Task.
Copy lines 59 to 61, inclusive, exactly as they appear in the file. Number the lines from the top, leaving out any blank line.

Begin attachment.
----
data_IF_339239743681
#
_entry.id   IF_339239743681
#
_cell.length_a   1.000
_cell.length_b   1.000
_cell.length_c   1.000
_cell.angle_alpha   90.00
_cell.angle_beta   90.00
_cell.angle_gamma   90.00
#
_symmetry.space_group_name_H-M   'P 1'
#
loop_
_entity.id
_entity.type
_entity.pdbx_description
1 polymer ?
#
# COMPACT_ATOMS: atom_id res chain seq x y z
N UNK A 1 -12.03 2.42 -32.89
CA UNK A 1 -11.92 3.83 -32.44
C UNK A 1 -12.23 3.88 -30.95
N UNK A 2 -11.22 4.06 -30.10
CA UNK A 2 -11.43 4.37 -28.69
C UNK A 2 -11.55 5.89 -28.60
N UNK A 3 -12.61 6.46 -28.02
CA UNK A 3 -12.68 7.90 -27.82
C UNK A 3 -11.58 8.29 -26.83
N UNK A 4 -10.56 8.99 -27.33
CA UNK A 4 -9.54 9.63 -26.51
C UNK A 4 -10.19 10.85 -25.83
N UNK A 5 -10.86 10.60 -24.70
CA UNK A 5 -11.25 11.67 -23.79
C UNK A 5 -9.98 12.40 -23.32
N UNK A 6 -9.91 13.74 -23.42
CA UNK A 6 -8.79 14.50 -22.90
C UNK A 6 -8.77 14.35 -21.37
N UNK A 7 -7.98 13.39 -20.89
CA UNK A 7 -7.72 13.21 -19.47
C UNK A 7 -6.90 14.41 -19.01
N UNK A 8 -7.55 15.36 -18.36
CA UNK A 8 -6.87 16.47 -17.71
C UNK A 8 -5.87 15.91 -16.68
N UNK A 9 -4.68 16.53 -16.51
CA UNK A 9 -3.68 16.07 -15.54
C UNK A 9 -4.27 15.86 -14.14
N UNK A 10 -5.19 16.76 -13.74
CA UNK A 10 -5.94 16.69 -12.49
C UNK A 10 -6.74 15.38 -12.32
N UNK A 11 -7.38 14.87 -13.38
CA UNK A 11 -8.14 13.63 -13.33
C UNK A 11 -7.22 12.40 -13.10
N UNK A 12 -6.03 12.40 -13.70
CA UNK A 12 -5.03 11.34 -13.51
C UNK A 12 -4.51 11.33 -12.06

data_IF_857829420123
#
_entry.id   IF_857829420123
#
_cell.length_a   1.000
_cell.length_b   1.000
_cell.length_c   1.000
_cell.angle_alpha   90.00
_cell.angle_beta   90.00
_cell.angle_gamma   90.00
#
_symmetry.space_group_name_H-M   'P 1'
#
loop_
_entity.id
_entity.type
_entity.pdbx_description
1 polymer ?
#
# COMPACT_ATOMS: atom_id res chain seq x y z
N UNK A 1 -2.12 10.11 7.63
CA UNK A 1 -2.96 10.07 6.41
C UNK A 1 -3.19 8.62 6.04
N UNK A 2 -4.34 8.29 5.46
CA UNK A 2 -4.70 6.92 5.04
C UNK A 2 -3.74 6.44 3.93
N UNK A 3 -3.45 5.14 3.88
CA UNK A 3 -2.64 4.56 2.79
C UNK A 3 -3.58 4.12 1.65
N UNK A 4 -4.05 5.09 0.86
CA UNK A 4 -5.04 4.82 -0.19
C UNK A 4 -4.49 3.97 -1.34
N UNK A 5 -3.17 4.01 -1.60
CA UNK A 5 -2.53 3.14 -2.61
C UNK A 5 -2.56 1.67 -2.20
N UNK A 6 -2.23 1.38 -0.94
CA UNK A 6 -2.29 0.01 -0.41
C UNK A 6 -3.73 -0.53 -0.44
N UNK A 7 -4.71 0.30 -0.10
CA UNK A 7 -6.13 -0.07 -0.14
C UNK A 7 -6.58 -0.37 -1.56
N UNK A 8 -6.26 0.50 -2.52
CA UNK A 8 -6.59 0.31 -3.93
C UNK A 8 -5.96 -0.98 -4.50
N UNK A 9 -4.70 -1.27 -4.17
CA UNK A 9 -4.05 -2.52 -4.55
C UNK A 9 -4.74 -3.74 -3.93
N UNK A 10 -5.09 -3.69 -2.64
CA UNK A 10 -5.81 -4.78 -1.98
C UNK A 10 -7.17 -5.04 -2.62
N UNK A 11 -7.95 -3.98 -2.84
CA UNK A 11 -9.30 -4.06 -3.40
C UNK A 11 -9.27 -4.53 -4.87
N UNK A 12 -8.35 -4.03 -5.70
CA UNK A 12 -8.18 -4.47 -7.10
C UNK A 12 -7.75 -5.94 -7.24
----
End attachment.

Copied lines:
_entry.id   IF_857829420123
#
_cell.length_a   1.000